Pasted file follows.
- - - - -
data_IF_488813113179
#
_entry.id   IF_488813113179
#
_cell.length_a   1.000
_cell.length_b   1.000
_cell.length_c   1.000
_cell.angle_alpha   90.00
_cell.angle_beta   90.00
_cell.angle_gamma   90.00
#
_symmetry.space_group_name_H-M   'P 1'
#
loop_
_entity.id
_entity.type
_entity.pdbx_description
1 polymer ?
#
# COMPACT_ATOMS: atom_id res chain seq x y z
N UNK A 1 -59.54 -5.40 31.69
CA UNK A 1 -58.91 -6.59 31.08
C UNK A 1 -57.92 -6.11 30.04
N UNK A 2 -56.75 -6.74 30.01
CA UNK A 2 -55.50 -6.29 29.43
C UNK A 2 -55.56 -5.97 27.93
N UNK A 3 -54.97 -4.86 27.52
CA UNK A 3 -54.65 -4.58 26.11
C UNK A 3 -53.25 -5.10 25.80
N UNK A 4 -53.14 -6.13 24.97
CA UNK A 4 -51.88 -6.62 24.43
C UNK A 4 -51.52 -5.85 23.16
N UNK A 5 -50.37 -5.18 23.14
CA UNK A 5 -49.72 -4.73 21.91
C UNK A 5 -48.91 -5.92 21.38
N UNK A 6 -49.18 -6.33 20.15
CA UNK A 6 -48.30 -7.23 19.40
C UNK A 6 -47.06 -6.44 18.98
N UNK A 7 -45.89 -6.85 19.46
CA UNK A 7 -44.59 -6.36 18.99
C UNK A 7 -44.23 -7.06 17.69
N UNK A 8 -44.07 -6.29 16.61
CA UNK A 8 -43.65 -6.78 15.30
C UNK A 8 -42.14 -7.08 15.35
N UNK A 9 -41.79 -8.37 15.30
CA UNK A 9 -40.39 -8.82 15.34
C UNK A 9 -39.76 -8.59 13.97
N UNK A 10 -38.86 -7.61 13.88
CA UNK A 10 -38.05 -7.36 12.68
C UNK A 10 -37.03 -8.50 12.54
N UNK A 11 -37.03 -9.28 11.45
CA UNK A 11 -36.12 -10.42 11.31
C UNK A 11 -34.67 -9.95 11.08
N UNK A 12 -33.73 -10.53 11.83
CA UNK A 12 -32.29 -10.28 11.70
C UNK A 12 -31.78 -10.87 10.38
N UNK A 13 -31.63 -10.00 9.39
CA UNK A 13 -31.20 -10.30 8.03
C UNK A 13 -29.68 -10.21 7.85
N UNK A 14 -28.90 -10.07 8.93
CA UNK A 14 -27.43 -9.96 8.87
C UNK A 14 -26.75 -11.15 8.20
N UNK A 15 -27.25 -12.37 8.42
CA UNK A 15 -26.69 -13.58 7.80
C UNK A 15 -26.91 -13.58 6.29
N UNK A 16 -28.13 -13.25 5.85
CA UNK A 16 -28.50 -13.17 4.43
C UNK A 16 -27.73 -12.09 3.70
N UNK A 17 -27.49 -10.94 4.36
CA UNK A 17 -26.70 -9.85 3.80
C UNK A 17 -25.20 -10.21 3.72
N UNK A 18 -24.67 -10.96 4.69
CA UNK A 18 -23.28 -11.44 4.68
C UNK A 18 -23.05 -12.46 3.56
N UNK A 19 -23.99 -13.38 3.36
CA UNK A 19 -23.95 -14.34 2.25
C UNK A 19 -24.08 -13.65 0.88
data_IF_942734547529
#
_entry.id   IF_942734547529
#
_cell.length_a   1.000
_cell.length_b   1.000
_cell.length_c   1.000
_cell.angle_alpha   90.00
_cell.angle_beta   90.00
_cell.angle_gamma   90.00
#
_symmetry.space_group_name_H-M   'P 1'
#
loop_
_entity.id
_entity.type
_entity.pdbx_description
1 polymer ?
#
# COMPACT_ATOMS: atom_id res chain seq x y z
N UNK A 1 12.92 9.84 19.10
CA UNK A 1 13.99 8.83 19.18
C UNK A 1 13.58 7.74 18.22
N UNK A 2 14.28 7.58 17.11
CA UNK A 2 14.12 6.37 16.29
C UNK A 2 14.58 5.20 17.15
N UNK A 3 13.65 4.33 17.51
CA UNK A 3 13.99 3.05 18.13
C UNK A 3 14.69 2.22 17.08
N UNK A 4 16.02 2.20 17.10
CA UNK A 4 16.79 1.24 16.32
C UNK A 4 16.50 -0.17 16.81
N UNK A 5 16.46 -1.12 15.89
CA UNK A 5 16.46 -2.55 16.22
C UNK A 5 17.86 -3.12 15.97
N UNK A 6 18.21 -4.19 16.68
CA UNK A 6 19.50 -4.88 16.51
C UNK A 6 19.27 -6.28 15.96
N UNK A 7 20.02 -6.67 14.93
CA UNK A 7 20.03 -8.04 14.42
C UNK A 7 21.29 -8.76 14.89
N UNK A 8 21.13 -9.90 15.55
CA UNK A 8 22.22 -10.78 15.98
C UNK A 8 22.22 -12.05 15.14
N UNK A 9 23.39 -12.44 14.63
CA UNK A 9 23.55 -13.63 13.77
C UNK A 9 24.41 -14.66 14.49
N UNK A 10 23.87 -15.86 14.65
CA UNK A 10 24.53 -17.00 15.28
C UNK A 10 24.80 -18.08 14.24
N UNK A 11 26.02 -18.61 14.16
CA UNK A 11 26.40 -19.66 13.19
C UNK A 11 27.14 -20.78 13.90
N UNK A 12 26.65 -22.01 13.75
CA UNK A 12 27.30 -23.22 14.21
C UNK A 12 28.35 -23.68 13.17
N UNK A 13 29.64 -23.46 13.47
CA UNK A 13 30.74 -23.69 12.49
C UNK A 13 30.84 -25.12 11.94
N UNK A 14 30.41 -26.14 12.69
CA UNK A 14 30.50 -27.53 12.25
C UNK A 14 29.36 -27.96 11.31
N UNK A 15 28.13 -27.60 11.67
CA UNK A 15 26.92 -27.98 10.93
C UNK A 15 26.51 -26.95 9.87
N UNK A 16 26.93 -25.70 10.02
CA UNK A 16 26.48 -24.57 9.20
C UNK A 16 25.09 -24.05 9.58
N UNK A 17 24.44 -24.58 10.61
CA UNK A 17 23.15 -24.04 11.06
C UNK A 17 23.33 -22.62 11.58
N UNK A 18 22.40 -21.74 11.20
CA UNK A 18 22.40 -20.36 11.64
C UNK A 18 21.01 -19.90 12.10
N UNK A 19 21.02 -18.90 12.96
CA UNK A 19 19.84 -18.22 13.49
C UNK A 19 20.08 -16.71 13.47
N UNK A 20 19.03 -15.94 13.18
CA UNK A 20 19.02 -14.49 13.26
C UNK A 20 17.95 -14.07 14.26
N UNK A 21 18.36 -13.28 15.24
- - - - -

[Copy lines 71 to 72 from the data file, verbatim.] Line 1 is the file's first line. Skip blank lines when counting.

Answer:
C UNK A 17 -25.20 -10.21 3.72
N UNK A 18 -24.67 -10.96 4.69